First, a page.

Migrating toads teach us a lesson

By Ken Kemmerling

Regarding the Davis toad tunnel, it seems to me that over the past 20 years of ridicule and celebration, the media have overlooked the larger, underlying concern: the effects of habitat fragmentation on wildlife populations.

Prior to the build-out of East Davis beyond Pole Line Road and Fifth Street, thousands of Western toads migrated annually to and from the Core Area Pond. UC Davis professor Charles Goldman was among those who testified to the City Council on behalf of the amphibians when the Pole Line Road overcrossing was being designed and constructed. He has some interesting true stories about the historic toads.

The (alleged) lack of use of the tunnel is the result of human colonization and development of the toad habitat east of Pole Line Road. Rather than lament the tunnel as a failure, we might consider urban planning that extends, widens, enhances and restores wildlife corridors in the city of Davis. This would partly involve removing large areas of asphalt and concrete, and planting landscapes beneficial to target species.

(The only time I can think of when asphalt was permanently removed in Davis was when Central Park was expanded by a vote of the people and Fourth Street was removed between B and C streets.)

UCD professor Arthur Shapiro, after 40 years of personally surveying butterfly populations between Suisun and the high Sierra, concludes that although climate change is detrimentally affecting butterfly populations, the driving force behind regional extinctions is habitat fragmentation. The butterflies, amphibians, birds and honeybees are our allies, who, along with scientists, provide us with critical information on the health and prognosis of our shared ecosystems. (I find it interesting that Julie Partansky is associated with metamorphic creatures.)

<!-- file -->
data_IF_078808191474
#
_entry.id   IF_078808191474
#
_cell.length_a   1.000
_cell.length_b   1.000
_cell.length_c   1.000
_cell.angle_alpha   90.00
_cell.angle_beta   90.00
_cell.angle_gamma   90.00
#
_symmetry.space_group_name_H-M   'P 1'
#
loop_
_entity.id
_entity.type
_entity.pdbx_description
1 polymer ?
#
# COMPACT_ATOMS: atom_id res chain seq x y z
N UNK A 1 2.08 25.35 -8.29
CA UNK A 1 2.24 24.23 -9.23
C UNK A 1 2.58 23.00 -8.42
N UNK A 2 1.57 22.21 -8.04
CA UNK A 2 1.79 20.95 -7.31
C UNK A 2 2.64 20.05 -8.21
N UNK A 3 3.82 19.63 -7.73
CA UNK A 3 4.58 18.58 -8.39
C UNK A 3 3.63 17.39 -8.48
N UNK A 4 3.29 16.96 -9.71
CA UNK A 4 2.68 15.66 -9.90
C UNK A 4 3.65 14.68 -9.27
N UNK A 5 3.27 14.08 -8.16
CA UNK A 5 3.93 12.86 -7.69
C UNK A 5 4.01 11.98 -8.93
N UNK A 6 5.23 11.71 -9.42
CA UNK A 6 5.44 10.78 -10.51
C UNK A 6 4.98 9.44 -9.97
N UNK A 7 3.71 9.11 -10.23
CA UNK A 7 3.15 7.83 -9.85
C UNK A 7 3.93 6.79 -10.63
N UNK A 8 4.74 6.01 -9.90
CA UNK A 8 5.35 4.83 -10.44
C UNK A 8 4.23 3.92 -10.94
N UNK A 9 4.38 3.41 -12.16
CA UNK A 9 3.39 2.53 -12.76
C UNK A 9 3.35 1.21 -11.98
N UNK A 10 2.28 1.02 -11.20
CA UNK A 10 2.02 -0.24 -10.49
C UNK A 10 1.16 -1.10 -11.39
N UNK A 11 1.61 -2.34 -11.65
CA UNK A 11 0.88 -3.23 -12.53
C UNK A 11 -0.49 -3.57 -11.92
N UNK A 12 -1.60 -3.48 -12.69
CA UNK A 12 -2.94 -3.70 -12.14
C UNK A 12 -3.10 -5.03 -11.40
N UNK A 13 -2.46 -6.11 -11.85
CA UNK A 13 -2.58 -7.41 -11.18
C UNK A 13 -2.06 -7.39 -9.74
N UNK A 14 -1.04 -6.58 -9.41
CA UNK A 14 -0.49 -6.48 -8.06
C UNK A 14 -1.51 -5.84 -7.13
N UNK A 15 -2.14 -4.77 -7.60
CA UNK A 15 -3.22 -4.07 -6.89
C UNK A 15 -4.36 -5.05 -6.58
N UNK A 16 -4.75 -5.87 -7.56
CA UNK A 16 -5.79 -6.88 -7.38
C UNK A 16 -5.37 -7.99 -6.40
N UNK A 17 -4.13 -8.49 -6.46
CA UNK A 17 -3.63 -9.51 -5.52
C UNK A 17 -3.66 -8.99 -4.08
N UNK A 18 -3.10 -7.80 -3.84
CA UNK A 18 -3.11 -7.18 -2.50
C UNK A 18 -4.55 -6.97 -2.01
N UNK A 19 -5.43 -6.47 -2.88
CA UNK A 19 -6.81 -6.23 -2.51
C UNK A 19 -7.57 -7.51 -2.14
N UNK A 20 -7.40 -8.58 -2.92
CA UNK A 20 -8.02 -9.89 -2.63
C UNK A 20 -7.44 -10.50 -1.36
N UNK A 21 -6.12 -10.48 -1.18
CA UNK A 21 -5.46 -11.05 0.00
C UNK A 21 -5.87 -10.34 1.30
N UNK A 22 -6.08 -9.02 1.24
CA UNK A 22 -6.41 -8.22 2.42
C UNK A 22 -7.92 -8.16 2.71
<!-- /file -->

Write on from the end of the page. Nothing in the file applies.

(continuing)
Julie was one of my oldest and dearest friends, and a music partner since 1975. We enjoyed working together on music gigs (we played opening night at the Blue Mango in October 1979; we were also founding members of the Rural Sophisticates early jazz band with R. Crumb and friends in 1981), and I later assisted her on many house painting jobs.

Few people are aware that she also worked on the Laguna Creek Stream Corridor restoration project (the southern boundary of the city of Sacramento) from 1988 to 1992, with me, Rod Macdonald and John Zentner. Her tasks included planting native woodland vegetation, establishing vernal pool hydrology monitoring, and maintaining wetland habitats. It turns out that the Laguna Creek project was used as a model for the North Davis Ponds, now the Julie Partansky Wildlife Area.

I hope we can see beyond just using our frog and toad friends as a successful marketing brand for the city of Davis (thanks, Julie). We can look at the larger picture, and collaborate with multiple species to help ensure our mutual survival.

— Ken Kemmerling is a longtime Davis resident and musician.

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